supervisorScope {
val deferred = async {
codeThatCanThrowExceptions()
}
try {
deferred.await()
} catch(e: Exception) {
// Handle exception thrown in async
}
}

In this case, notice that calling async will never throw the exception, that’s why it’s not necessary to wrap it as well. await will throw the exception that happened inside the async coroutine.

When async is used as a root coroutine, exceptions are thrown when you call .await

Also, notice that we’re using a supervisorScope to call async and await. As we said before, a SupervisorJob lets the coroutine handle the exception; as opposed to Job that will automatically propagate it up in the hierarchy so the catch block won’t be called:

coroutineScope {
try {
val deferred = async {
codeThatCanThrowExceptions()
}
deferred.await()
} catch(e: Exception) {
// Exception thrown in async WILL NOT be caught here
// but propagated up to the scope
}
}

Furthermore, exceptions that happen in coroutines created by other coroutines will always be propagated regardless of the coroutine builder. For example:

val scope = CoroutineScope(Job())scope.launch {
async {
// If async throws, launch throws without calling .await()
}
}

In this case, if async throws an exception, it will get thrown as soon as it happens because the coroutine that is the direct child of the scope is launch. The reason is that async (with a Job in its CoroutineContext) will automatically propagate the exception up to its parent (launch) that will throw the exception.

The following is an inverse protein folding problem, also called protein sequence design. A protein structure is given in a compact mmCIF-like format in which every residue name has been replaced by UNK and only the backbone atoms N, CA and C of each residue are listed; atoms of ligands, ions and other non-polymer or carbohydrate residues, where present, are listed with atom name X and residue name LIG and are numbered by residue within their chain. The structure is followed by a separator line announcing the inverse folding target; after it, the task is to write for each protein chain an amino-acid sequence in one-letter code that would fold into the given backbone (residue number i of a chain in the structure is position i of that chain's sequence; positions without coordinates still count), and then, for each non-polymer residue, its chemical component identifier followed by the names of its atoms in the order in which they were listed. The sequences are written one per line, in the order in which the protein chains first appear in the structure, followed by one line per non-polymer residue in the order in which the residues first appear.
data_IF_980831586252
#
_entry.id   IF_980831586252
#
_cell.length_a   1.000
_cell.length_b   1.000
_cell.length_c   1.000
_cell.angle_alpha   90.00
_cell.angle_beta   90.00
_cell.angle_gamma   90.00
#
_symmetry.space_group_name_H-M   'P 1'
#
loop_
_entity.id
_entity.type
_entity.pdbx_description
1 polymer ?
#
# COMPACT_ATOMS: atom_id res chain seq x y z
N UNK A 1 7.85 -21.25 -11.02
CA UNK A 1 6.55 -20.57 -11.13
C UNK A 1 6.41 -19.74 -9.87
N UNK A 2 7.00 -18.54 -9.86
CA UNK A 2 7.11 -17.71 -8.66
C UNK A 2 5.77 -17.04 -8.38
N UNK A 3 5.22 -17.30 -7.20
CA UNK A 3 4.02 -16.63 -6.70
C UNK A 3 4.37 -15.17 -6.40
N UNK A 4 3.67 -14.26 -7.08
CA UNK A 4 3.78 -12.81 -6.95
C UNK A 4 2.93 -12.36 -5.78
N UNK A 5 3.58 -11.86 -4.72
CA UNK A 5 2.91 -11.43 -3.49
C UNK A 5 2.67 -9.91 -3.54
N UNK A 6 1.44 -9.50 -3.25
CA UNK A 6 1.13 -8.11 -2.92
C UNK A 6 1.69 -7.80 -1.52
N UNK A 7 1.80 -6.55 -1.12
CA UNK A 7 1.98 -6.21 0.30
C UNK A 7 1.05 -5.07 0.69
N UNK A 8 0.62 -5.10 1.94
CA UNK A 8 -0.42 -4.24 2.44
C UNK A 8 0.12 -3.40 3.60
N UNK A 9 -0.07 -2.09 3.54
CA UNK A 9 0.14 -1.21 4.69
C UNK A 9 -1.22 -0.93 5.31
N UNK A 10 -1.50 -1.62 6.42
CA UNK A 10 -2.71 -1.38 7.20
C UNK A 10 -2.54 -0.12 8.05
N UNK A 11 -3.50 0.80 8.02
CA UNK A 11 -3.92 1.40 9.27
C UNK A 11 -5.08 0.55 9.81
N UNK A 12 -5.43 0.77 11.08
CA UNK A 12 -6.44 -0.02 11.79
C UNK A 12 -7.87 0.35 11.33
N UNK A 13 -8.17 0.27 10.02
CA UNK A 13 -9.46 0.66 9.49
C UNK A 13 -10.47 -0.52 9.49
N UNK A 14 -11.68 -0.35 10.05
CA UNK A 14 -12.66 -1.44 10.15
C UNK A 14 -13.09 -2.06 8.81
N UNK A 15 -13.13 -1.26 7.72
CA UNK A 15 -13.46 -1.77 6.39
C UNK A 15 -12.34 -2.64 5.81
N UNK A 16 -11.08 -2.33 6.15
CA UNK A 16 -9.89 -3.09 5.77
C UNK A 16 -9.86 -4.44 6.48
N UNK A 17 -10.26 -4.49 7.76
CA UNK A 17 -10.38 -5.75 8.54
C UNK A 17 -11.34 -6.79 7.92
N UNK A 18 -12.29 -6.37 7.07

⚠️ Exceptions thrown in a coroutineScope builder or in coroutines created by other coroutines won’t be caught in a try/catch!

In the SupervisorJob section, we mention the existence of CoroutineExceptionHandler. Let’s dive into it!

CoroutineExceptionHandler

The CoroutineExceptionHandler is an optional element of a CoroutineContext allowing you to handle uncaught exceptions.

Here’s how you can define a CoroutineExceptionHandler, whenever an exception is caught, you have information about the CoroutineContext where the exception happened and the exception itself:

val handler = CoroutineExceptionHandler {
context, exception -> println("Caught $exception")
}

Exceptions will be caught if these requirements are met:

  • When ⏰: The exception is thrown by a coroutine that automatically throws exceptions (works with launch, not with async).
  • Where 🌍: If it’s in the CoroutineContext of a CoroutineScope or a root coroutine (direct child of CoroutineScope or a supervisorScope).

Let’s see some examples using the CoroutineExceptionHandler defined above. In the following example, the exception will be caught by the handler:

val scope = CoroutineScope(Job())
scope.launch(handler) {
launch {
throw Exception("Failed coroutine")
}
}

In this other case in which the handler is installed in a inner coroutine, it won’t be caught:

val scope = CoroutineScope(Job())
scope.launch {
launch(handler) {
throw Exception("Failed coroutine")
}
}

The exception isn’t caught because the handler is not installed in the right CoroutineContext. The inner launch will propagate the exception up to the parent as soon as it happens, since the parent doesn’t know anything about the handler, the exception will be thrown.

Dealing with exceptions gracefully in your application is important to have a good user experience, even when things don’t go as expected.

Remember to use SupervisorJob when you want to avoid propagating cancellation when an exception happens, and Job otherwise.

Uncaught exceptions will be propagated, catch them to provide a great UX!